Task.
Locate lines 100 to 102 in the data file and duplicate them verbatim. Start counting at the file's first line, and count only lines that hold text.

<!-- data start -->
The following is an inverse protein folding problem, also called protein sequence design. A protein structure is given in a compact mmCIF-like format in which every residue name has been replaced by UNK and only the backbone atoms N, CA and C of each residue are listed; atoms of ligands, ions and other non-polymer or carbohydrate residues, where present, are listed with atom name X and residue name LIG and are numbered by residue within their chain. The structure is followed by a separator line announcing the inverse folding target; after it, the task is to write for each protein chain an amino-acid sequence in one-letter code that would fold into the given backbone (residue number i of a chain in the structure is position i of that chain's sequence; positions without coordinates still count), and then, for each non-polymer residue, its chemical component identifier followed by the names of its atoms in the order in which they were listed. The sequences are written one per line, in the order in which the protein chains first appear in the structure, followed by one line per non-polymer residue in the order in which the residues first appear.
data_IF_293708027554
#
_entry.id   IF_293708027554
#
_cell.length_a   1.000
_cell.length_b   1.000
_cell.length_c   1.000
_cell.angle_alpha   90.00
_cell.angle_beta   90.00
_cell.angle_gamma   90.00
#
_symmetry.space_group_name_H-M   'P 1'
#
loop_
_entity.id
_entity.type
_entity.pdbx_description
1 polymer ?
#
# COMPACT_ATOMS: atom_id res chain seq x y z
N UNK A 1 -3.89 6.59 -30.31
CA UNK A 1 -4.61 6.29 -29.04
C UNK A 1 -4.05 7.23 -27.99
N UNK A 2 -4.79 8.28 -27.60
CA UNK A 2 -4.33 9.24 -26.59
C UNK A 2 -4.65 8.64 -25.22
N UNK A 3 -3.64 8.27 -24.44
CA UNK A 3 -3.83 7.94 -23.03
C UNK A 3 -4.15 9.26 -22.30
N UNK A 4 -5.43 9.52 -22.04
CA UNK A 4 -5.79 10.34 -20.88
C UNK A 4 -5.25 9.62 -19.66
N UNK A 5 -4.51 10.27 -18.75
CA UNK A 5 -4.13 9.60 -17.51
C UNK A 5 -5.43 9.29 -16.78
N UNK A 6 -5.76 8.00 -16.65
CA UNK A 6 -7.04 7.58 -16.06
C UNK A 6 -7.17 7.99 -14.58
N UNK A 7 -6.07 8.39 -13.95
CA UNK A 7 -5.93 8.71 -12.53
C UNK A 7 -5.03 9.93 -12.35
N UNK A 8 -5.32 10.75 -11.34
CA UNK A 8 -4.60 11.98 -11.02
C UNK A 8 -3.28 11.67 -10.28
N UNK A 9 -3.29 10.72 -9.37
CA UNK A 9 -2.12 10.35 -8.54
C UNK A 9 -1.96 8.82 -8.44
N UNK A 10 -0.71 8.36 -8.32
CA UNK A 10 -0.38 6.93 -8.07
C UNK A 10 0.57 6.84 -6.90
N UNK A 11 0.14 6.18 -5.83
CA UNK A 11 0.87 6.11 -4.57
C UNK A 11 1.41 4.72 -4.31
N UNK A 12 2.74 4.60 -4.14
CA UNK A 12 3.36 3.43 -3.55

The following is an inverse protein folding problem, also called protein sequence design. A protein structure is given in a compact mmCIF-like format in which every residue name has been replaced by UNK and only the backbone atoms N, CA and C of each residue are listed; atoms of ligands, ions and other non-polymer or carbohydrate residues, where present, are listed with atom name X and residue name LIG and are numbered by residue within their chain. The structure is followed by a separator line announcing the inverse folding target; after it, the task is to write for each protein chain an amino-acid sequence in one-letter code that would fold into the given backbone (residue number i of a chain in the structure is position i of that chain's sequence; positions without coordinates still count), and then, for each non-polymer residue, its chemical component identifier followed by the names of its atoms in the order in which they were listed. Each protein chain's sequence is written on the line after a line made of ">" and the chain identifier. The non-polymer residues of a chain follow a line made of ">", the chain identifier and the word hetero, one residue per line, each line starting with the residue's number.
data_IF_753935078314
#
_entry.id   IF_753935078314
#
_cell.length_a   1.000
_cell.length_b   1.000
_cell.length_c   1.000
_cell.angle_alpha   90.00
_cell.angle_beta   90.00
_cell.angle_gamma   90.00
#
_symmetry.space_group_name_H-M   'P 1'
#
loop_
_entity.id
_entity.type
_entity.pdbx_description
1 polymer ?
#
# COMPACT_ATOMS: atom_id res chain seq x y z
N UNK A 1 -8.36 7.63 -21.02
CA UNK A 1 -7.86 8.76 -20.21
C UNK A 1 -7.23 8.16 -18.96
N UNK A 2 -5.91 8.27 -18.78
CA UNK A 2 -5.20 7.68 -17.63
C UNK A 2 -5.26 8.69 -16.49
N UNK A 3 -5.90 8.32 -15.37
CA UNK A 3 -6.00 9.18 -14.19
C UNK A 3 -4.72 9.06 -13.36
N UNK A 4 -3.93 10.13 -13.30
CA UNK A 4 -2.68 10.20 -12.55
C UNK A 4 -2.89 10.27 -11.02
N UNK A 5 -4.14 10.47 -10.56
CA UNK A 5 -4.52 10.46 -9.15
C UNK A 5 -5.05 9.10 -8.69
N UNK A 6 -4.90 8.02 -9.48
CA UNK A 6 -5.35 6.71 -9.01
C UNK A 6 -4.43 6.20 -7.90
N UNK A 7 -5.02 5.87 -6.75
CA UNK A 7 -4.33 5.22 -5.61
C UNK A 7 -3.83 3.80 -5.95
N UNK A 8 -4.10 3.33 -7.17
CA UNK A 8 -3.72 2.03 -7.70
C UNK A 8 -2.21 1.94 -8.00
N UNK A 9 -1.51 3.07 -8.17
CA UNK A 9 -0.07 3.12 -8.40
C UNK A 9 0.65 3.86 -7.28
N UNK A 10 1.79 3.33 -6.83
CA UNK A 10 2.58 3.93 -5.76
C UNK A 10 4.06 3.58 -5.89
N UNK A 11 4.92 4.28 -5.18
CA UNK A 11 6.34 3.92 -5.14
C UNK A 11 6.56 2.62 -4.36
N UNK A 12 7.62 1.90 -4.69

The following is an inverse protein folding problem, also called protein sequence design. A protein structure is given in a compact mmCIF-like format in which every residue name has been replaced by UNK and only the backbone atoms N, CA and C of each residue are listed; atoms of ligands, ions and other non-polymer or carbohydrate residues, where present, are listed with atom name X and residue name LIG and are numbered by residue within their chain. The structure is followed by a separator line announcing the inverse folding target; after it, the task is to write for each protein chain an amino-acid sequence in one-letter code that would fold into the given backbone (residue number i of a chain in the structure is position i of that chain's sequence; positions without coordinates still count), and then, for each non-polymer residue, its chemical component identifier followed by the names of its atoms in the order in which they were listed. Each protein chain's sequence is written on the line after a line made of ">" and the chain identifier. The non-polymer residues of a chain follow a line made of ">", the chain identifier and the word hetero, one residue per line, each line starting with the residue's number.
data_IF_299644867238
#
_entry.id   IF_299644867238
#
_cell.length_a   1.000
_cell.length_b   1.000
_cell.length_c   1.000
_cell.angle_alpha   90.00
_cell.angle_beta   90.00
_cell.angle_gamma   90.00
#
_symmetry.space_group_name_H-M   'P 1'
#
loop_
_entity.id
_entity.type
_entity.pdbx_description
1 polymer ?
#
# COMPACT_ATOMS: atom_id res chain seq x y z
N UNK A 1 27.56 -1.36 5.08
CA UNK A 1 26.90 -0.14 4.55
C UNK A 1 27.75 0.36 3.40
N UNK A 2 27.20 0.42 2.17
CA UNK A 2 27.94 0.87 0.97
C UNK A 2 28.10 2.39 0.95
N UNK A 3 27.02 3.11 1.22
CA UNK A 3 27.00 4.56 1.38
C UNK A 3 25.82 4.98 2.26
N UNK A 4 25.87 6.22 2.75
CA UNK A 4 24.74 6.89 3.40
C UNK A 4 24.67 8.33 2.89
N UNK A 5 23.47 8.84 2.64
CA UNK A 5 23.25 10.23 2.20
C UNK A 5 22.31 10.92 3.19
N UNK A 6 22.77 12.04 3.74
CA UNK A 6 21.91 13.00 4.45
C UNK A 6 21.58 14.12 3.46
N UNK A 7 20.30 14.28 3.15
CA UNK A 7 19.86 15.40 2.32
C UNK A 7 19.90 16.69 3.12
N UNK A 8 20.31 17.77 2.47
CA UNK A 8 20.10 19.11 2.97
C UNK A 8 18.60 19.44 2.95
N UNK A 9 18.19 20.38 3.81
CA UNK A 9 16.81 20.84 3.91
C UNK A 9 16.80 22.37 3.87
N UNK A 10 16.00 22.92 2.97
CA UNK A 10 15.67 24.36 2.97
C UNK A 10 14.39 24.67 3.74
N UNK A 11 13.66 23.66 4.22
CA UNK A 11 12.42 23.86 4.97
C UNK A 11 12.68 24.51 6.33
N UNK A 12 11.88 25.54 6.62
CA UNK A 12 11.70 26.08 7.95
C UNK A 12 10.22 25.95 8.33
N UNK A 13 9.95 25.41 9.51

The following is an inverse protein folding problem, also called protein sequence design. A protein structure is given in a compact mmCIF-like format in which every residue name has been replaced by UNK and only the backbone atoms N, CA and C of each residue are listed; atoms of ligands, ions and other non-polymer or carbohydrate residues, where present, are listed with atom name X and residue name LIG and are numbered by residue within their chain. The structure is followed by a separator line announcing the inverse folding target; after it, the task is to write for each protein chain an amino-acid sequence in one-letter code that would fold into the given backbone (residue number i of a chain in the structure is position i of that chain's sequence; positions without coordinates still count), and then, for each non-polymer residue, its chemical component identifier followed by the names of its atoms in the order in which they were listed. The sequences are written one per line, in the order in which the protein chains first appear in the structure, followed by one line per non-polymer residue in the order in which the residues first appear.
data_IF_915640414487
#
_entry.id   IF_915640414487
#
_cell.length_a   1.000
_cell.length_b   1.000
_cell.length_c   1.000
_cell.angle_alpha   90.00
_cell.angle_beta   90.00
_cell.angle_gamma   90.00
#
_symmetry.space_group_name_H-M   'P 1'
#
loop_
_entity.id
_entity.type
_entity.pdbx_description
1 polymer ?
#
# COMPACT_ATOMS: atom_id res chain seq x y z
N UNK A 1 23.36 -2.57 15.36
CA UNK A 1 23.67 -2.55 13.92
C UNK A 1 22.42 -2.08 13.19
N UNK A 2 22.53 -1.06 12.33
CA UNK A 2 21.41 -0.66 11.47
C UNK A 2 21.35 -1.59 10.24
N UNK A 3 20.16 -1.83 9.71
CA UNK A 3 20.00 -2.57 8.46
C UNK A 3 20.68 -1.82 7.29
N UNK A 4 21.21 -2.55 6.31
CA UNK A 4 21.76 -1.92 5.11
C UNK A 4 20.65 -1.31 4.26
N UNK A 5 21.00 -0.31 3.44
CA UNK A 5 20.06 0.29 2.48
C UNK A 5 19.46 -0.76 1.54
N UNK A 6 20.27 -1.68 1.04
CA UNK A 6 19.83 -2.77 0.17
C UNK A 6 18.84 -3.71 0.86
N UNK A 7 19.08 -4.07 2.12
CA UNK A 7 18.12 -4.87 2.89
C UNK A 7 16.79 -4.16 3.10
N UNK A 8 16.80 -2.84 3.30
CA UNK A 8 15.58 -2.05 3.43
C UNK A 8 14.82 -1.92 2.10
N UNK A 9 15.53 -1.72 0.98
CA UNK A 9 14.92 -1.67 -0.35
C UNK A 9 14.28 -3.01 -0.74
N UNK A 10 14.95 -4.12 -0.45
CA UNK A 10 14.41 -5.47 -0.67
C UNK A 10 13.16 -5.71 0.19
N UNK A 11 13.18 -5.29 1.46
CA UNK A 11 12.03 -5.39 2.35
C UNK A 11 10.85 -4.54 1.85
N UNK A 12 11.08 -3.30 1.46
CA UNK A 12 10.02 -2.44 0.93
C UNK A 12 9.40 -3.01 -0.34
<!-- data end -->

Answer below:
CA UNK A 8 -3.72 2.03 -7.70
C UNK A 8 -2.21 1.94 -8.00
N UNK A 9 -1.51 3.07 -8.17